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The ErrorProvider Control (in Windows Forms)
Published date: Saturday, February 1, 2003
On: Moer and Éric Moreau's web site

Everyone has ever filled a form on the Web, either a survey, a registration, a taxation report, or maybe your expense report. Many of these page have validators (a mechanism that can validate on the client side if the data entered is valid (before going to server thus saving bandwidth). For years, programmers created many different methods to implement validation. Users had to get accustomed to each method. You may be surprised to know that .Net Windows Forms now implement this cool little feature quite easily. 

So this month column will introduce you to the ErrorProvider Control in Windows Forms.

First, I need to say that what we will use is a control but a special one. The ErrorProvider control extends about any existing controls, not just editable controls like the textbox but also buttons, labels, and almost all others! When you place a ErrorProvider control on a form, you can discover that almost all controls off the form have been extended.

Figure 1: The TextBox has new properties!

The ErrorProvider control, like the Timer control and the ToolTip control is invisible at runtime. Instead of overloading the form at design time with these controls, a new area has been created to receive them. This area is called the designer's component tray (and is normally located at the bottom of the form). This area simply aligns all these specials controls allowing you to select them when you need to work with them. Don't look for a strange place to find their properties. When you select one these controls, its properties are in the same usual spot in the properties dialog just like the textbox control.

Enough talking, let's do some code!

Before starting, I want to let you know that you can download complete and commented listing at the end of this article (instead of doing copy-and-paste of the code below).

The first thing we will explore is how to validate when the user click on a button (like a Save or a OK button). To do this, create a new VB.Net Windows application. On the form, add 2 TextBox controls (that you will name txtFName and txtLName), a ErrorProvider control, and a Button control (name it btnValidate).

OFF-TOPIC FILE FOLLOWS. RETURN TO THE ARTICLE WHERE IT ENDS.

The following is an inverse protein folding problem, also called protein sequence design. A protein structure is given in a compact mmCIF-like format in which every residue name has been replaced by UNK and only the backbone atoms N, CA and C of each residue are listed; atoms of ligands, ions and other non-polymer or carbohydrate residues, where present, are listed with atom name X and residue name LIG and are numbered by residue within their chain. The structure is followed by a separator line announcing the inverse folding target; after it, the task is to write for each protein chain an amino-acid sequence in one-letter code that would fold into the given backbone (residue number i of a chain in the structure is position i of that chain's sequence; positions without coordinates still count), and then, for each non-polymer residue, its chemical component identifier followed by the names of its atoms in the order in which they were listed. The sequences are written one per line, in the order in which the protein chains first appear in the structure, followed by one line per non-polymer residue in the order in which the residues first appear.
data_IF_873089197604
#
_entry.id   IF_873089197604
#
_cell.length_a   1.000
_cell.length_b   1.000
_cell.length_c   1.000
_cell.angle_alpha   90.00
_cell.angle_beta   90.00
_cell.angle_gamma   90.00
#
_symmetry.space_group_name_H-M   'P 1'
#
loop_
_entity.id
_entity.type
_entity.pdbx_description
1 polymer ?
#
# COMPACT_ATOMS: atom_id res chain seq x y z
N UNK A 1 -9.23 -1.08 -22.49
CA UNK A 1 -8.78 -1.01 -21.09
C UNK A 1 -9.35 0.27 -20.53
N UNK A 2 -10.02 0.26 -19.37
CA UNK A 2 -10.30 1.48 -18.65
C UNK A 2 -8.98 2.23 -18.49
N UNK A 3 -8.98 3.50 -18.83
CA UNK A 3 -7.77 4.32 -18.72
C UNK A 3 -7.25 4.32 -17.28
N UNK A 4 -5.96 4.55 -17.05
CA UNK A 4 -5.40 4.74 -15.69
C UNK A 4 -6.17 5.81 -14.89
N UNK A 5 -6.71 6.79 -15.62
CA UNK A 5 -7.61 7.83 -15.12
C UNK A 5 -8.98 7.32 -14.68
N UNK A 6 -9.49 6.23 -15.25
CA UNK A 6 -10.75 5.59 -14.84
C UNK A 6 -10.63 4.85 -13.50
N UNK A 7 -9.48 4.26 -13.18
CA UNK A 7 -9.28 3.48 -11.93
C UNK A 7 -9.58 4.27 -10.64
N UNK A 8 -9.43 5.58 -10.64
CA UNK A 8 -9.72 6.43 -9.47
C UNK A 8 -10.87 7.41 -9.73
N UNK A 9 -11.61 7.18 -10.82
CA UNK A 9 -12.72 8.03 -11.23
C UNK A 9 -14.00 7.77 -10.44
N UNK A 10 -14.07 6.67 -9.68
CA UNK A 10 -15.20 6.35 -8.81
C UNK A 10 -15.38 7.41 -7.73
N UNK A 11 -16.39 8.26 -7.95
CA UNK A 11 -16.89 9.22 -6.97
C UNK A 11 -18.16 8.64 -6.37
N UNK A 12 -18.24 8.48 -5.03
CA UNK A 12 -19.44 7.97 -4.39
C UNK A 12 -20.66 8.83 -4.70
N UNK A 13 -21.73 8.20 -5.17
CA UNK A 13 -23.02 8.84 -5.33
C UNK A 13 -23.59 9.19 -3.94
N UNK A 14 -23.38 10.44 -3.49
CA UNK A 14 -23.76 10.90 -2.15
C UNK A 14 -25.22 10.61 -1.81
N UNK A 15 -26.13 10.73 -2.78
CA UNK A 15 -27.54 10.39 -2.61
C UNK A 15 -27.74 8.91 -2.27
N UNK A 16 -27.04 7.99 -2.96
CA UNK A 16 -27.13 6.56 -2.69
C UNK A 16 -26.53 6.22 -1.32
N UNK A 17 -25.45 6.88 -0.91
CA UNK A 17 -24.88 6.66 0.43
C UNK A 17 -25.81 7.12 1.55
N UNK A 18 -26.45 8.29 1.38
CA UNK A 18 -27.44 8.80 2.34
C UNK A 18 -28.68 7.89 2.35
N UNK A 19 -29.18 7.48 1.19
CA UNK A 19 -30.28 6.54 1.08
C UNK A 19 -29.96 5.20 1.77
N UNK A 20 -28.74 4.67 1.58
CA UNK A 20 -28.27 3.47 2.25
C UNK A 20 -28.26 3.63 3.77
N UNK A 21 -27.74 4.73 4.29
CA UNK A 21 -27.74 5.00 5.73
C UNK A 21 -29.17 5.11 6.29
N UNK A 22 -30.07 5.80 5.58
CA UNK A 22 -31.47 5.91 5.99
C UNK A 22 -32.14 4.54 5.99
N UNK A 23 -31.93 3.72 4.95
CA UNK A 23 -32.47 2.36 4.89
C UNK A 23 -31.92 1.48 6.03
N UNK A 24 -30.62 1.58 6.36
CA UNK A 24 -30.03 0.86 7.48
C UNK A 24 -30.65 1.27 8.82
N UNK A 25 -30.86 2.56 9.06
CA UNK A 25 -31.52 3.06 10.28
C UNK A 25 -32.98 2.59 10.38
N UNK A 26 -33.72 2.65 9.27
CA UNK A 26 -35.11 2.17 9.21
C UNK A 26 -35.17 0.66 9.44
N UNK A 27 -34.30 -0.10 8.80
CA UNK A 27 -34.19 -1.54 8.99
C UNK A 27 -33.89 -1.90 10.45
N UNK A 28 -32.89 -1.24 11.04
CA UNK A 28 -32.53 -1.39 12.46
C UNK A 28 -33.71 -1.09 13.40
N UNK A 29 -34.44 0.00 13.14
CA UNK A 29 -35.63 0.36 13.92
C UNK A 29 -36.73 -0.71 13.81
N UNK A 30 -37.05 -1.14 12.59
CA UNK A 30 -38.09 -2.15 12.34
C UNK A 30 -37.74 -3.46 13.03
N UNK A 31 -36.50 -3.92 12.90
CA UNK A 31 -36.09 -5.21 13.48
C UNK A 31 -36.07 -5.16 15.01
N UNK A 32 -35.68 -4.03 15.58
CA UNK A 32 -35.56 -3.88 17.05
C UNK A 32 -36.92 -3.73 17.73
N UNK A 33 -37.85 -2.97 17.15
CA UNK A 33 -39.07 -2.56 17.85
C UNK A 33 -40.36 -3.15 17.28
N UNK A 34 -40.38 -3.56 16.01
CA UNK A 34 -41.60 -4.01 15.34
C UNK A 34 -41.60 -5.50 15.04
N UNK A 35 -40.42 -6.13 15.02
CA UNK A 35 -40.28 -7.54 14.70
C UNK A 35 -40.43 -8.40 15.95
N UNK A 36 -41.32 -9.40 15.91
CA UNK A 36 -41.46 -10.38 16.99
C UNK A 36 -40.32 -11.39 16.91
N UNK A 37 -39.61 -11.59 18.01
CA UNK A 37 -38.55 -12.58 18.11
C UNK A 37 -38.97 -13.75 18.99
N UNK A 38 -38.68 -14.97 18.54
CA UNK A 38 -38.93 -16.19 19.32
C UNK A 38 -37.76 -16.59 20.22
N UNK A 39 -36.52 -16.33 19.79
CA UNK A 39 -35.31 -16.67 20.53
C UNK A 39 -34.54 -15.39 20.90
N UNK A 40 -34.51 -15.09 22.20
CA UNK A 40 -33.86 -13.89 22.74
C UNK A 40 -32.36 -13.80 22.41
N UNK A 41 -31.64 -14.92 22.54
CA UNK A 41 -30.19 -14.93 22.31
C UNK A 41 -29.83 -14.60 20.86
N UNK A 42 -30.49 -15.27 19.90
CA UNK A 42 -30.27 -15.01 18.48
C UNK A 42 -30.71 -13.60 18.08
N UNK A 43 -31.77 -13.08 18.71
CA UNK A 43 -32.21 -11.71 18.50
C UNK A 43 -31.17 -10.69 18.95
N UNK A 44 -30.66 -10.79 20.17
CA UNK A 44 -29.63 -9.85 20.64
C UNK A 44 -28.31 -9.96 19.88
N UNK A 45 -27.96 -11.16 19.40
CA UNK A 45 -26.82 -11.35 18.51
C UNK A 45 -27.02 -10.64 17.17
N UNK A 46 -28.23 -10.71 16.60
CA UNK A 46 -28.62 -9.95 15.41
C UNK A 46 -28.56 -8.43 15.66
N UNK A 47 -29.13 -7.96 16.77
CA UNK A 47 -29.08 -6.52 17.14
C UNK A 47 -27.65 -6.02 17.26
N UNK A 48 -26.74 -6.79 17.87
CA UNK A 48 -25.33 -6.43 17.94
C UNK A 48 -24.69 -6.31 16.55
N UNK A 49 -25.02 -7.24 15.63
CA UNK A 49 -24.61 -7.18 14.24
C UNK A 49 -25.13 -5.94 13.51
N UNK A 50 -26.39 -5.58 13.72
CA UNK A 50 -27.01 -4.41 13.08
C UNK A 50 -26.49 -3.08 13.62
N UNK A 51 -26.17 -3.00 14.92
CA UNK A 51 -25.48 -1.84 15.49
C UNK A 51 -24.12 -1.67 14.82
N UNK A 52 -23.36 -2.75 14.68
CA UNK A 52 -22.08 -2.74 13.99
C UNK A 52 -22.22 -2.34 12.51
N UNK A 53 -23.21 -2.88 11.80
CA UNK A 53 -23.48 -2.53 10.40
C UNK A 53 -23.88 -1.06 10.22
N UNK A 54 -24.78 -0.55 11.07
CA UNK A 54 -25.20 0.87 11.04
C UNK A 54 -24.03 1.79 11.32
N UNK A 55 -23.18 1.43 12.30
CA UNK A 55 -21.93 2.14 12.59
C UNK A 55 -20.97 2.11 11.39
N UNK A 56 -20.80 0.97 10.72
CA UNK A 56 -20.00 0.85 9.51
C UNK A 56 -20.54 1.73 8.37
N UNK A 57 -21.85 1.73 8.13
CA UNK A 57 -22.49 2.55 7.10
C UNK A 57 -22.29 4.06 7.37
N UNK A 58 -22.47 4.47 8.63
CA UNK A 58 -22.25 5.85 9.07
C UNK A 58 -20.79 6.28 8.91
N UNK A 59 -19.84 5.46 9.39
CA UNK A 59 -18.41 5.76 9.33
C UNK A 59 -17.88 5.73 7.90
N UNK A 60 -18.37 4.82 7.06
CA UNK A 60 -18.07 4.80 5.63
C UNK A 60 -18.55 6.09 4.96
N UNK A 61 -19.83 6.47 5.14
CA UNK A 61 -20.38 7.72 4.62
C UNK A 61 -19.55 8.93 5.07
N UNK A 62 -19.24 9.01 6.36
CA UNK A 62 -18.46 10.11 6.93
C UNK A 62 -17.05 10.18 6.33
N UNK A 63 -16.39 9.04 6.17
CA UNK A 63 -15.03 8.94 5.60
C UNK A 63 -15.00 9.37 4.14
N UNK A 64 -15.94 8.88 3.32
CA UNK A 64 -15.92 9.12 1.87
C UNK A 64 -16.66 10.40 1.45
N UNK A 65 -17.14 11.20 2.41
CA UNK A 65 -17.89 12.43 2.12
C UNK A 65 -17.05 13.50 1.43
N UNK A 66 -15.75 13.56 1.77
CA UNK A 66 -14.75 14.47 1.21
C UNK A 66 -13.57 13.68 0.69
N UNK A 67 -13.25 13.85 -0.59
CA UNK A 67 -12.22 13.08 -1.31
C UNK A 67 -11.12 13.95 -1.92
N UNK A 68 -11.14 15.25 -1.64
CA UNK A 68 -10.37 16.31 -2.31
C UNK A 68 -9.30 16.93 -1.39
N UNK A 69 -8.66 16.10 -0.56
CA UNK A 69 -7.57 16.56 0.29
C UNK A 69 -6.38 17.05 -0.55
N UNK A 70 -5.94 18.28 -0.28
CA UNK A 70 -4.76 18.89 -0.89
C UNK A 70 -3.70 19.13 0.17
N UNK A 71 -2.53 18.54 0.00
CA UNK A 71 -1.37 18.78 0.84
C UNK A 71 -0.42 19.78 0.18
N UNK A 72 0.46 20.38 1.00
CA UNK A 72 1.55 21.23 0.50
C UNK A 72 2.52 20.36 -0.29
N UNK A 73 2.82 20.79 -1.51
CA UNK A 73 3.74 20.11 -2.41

Now, in the code window, just after the "Windows Form Designer generated code" section, copy this snippet of code:

Private Sub btnValidate_Click(ByVal sender As System.Object, ByVal e As System.EventArgs) Handles btnValidate.Click
    If txtFName.Text.Trim = "" Then
        ErrorProvider1.SetError(txtFName, "You must provide the first name.")
        ErrorProvider1.SetError(txtFName, "")
    End If

    If txtLName.Text.Trim = "" Then
        ErrorProvider1.SetError(txtLName, "You must provide the last name.")
        ErrorProvider1.SetError(txtLName, "")
    End If
End Sub
That's it! You are ready to run it. Start the application and press the Validate button without filling textboxes. You will see small icons (exclamation point into a red circle) appear to the right of both textboxes. If you place the mouse pointer over one of these icons, a tooltip will appear containing the message you set in the click event. Now, enter some data into the textboxes and press the button again. Both icons will disappear. It is so simple.

Have you notice that we put only one ErrorProvider control and the same control is bound to many other controls! The same ErrorProvider control can be used by many controls on the same form. In fact, the only reason why you should have more then one ErrorProvider Control is because you have different icons for different controls.